Why not?  If you are installing locks, the better quality ones are not much more expensive, and are physically more secure (e.g., have hardened inserts to protect against drilling.)  However, note that protection against picking doesn't add a large amount to your security since burglars almost always go the brute force route.  Regardless, you should have a deadbolt, and check your window security.

11. What should I do after I read a book?

After some reading, then the next thing is some experience.  Buy a deadbolt lock, and take the entire thing apart (you'll need tools like screwdrivers, and perhaps a pair of pliers) to see how a pin tumbler lock works.  K-Mart carries a clone of the Kwikset which is made to be very easy to take apart. (Key-in-knob locksets are both more expensive and harder to take apart.) You then can practice picking this lock by leaving out all but one stack of pins.  This will be exceedingly easy to pick, and will mostly provide experience in manipulating the pick and tension wrench.  Then put in one more pin stack and try again - feeling when one stack is picked and then the second one will let the cylinder move.  Keep on adding stacks.  Try picking with the curved finger, and also raking.

12. How do I continue learning about locksmithing?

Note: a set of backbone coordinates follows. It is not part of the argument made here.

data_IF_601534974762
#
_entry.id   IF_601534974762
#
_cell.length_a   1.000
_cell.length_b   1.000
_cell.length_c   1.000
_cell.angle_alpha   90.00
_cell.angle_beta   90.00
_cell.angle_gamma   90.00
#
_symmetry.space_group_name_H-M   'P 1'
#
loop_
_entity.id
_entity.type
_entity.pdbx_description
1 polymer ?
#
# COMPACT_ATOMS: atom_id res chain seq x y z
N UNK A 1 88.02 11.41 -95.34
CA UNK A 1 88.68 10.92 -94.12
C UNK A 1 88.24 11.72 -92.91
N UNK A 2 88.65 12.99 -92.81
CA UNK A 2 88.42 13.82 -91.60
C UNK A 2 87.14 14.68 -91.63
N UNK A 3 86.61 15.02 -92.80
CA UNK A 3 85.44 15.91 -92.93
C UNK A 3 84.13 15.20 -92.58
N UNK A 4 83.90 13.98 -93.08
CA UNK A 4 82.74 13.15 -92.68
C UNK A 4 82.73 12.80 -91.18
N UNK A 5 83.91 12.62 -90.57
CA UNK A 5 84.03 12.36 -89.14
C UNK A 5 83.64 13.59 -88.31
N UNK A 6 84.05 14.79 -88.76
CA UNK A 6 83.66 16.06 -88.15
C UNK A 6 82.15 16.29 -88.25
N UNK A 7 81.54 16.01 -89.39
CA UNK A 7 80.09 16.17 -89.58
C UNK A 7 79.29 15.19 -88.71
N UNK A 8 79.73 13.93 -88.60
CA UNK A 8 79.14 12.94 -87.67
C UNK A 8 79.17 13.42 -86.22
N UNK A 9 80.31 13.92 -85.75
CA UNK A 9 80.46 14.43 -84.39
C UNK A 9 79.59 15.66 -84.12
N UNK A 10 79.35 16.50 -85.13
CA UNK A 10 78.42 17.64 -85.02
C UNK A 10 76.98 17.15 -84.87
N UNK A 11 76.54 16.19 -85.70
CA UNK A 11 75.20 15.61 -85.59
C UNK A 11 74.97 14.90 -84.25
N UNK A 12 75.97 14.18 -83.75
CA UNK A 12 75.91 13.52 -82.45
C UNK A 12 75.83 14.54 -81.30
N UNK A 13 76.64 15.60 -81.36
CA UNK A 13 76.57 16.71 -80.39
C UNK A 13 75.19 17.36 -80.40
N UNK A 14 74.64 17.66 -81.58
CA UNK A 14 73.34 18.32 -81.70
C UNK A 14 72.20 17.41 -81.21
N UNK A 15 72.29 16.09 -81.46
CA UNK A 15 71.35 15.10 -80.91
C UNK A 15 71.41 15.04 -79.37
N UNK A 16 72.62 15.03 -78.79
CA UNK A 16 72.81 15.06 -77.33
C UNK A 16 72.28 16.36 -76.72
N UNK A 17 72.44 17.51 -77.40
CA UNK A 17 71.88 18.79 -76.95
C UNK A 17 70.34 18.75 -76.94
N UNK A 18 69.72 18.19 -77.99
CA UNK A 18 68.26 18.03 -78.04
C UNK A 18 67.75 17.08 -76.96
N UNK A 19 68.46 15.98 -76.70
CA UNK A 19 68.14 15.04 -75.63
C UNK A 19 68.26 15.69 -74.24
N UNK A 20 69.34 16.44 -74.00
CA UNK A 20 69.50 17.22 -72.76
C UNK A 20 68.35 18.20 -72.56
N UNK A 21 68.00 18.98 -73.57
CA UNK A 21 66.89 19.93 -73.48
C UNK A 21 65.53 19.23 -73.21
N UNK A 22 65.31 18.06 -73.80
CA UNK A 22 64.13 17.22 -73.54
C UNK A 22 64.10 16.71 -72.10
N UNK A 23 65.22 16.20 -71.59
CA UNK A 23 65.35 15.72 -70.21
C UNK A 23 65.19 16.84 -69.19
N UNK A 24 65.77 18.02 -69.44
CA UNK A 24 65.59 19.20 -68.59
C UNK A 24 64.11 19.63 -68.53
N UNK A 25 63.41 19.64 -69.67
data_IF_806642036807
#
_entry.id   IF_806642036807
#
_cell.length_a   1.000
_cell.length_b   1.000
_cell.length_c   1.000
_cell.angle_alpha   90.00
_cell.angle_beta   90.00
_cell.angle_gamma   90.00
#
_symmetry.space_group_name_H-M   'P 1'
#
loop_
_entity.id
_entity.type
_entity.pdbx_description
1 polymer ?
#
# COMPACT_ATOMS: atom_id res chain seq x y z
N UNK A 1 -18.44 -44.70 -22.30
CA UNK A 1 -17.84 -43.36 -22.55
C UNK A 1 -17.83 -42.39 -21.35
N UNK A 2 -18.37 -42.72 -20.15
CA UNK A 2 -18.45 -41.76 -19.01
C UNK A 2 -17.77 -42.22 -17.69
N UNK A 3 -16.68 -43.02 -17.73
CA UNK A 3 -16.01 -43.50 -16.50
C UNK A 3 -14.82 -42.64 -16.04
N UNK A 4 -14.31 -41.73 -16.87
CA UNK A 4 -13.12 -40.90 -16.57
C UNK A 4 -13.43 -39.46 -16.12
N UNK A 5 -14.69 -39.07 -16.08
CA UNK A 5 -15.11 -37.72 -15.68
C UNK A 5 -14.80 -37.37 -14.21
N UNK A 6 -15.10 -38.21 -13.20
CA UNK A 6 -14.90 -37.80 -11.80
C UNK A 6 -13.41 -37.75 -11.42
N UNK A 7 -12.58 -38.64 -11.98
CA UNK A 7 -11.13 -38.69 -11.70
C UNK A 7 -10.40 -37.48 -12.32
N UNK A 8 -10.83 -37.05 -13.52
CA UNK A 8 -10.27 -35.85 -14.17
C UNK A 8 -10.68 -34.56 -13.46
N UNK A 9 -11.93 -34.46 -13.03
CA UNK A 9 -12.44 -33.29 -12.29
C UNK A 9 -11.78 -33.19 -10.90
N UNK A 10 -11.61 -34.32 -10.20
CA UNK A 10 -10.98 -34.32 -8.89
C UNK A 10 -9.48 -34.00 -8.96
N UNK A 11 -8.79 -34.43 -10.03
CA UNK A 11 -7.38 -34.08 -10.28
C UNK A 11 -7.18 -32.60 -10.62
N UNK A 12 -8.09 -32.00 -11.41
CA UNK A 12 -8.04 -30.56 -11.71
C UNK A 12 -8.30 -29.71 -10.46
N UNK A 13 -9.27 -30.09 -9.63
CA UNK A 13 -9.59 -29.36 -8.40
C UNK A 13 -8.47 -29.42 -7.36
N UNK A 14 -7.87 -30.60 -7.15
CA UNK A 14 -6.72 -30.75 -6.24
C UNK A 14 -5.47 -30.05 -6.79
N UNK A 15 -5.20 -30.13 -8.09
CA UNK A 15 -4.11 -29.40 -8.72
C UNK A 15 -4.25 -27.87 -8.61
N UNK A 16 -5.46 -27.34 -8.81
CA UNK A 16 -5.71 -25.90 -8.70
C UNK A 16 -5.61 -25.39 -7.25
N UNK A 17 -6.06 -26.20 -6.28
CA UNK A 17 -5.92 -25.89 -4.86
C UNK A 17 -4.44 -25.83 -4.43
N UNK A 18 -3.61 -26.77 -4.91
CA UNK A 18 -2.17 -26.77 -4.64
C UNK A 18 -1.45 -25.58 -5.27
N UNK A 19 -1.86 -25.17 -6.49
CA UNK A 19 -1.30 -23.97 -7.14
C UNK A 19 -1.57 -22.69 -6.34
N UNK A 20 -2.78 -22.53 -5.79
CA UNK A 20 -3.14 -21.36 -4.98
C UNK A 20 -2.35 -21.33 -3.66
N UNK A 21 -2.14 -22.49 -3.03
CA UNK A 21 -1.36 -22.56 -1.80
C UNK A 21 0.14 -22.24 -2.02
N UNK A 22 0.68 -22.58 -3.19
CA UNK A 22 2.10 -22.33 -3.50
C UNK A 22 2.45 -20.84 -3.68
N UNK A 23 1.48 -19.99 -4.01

Ther are several things you can do to continue learning more about locks and locksmithing.  One, of course, is to subscribe to a locksmithing magazine.  Some years ago I compared the National Locksmith to the Locksmith Ledger and felt that the latter was a bit better on technical info.  Call yourself a Student Locksmith, or perhaps a Security Consultant (surely you have given some advice to *somebody*!).  But all this reading won't help all that much, so you have to continue buying various types of locks, taking them apart, figuring out everything about them, and installing, removing, modifying them.  Buy some key blanks, make up a master key scheme, and file the keys to fit (assuming you don't have a key machine) - filing may take a few minutes, but it does work.  Maybe buy a re-keying kit (kit of different size pins, with a follower) and do some re-keying for your family or friends (the same size pins fit, I think, the familiar Kwikset and Schlage pin tumbler locks) so that their deadbolts can be opened with their normal front door key.  Or buy a deadbolt installation kit (hole saw plus template - I think that Black and Decker makes a good one, available at better building supply places) and put in a few deadbolts for your family and friends - charging them only for the material plus a couple of bucks towards the installation kit - and re-key the deadbolt for them, too.  Buy a pick set, and use your practice locks to practice picking.  Do you have a good locksmith supply catalog?  If not, give a call to a local supplier. Help people at work who have been locked out of their desks or filing cabinets.  Desks usually have wafer tumbler locks which are *much* easier to pick than pin tumbler locks.  Filing cabinets are not as easy to pick, but are pickable (actually some are very easy to pick - they vary greatly) and also can be opened by pushing a flexible plastic ruler past the sliding drawer - carefully inspect some working cabinets to see what I'm talking about.